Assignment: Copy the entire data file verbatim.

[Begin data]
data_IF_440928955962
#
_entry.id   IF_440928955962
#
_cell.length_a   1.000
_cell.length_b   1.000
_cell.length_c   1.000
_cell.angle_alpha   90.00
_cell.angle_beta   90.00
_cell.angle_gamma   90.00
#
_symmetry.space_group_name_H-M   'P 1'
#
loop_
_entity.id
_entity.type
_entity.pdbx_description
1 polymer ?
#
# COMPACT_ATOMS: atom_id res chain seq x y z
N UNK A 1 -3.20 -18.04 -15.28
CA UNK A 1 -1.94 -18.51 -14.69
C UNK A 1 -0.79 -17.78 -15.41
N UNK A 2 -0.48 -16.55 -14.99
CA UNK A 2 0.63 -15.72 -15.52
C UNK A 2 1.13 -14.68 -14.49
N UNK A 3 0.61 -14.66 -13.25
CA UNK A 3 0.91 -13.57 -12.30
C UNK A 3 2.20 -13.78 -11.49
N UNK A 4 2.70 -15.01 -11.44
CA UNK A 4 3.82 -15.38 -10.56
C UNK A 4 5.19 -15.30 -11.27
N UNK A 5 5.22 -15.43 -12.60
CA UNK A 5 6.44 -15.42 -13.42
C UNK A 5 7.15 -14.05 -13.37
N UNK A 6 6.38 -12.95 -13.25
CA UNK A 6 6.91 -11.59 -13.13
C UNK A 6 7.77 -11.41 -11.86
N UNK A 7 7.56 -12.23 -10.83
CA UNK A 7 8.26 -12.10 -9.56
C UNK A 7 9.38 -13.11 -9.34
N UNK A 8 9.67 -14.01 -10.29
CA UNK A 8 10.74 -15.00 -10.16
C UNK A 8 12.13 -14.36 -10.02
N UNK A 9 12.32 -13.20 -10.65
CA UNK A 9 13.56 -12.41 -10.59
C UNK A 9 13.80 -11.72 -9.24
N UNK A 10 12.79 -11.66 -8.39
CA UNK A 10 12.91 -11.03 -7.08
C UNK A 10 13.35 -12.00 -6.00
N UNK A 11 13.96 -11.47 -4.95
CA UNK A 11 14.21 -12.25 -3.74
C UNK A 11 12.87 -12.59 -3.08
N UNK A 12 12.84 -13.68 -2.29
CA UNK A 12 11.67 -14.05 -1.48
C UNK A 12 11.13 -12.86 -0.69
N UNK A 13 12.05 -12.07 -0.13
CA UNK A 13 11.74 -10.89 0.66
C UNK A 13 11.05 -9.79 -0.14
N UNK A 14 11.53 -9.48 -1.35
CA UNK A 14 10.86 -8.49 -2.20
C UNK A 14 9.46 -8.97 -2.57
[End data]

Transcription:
data_IF_440928955962
#
_entry.id   IF_440928955962
#
_cell.length_a   1.000
_cell.length_b   1.000
_cell.length_c   1.000
_cell.angle_alpha   90.00
_cell.angle_beta   90.00
_cell.angle_gamma   90.00
#
_symmetry.space_group_name_H-M   'P 1'
#
loop_
_entity.id
_entity.type
_entity.pdbx_description
1 polymer ?
#
# COMPACT_ATOMS: atom_id res chain seq x y z
N UNK A 1 -3.20 -18.04 -15.28
CA UNK A 1 -1.94 -18.51 -14.69
C UNK A 1 -0.79 -17.78 -15.41
N UNK A 2 -0.48 -16.55 -14.99
CA UNK A 2 0.63 -15.72 -15.52
C UNK A 2 1.13 -14.68 -14.49
N UNK A 3 0.61 -14.66 -13.25
CA UNK A 3 0.91 -13.57 -12.30
C UNK A 3 2.20 -13.78 -11.49
N UNK A 4 2.70 -15.01 -11.44
CA UNK A 4 3.82 -15.38 -10.56
C UNK A 4 5.19 -15.30 -11.27
N UNK A 5 5.22 -15.43 -12.60
CA UNK A 5 6.44 -15.42 -13.42
C UNK A 5 7.15 -14.05 -13.37
N UNK A 6 6.38 -12.95 -13.25
CA UNK A 6 6.91 -11.59 -13.13
C UNK A 6 7.77 -11.41 -11.86
N UNK A 7 7.56 -12.23 -10.83
CA UNK A 7 8.26 -12.10 -9.56
C UNK A 7 9.38 -13.11 -9.34
N UNK A 8 9.67 -14.01 -10.29
CA UNK A 8 10.74 -15.00 -10.16
C UNK A 8 12.13 -14.36 -10.02
N UNK A 9 12.32 -13.20 -10.65
CA UNK A 9 13.56 -12.41 -10.59
C UNK A 9 13.80 -11.72 -9.24
N UNK A 10 12.79 -11.66 -8.39
CA UNK A 10 12.91 -11.03 -7.08
C UNK A 10 13.35 -12.00 -6.00
N UNK A 11 13.96 -11.47 -4.95
CA UNK A 11 14.21 -12.25 -3.74
C UNK A 11 12.87 -12.59 -3.08
N UNK A 12 12.84 -13.68 -2.29
CA UNK A 12 11.67 -14.05 -1.48
C UNK A 12 11.13 -12.86 -0.69
N UNK A 13 12.05 -12.07 -0.13
CA UNK A 13 11.74 -10.89 0.66
C UNK A 13 11.05 -9.79 -0.14
N UNK A 14 11.53 -9.48 -1.35
CA UNK A 14 10.86 -8.49 -2.20
C UNK A 14 9.46 -8.97 -2.57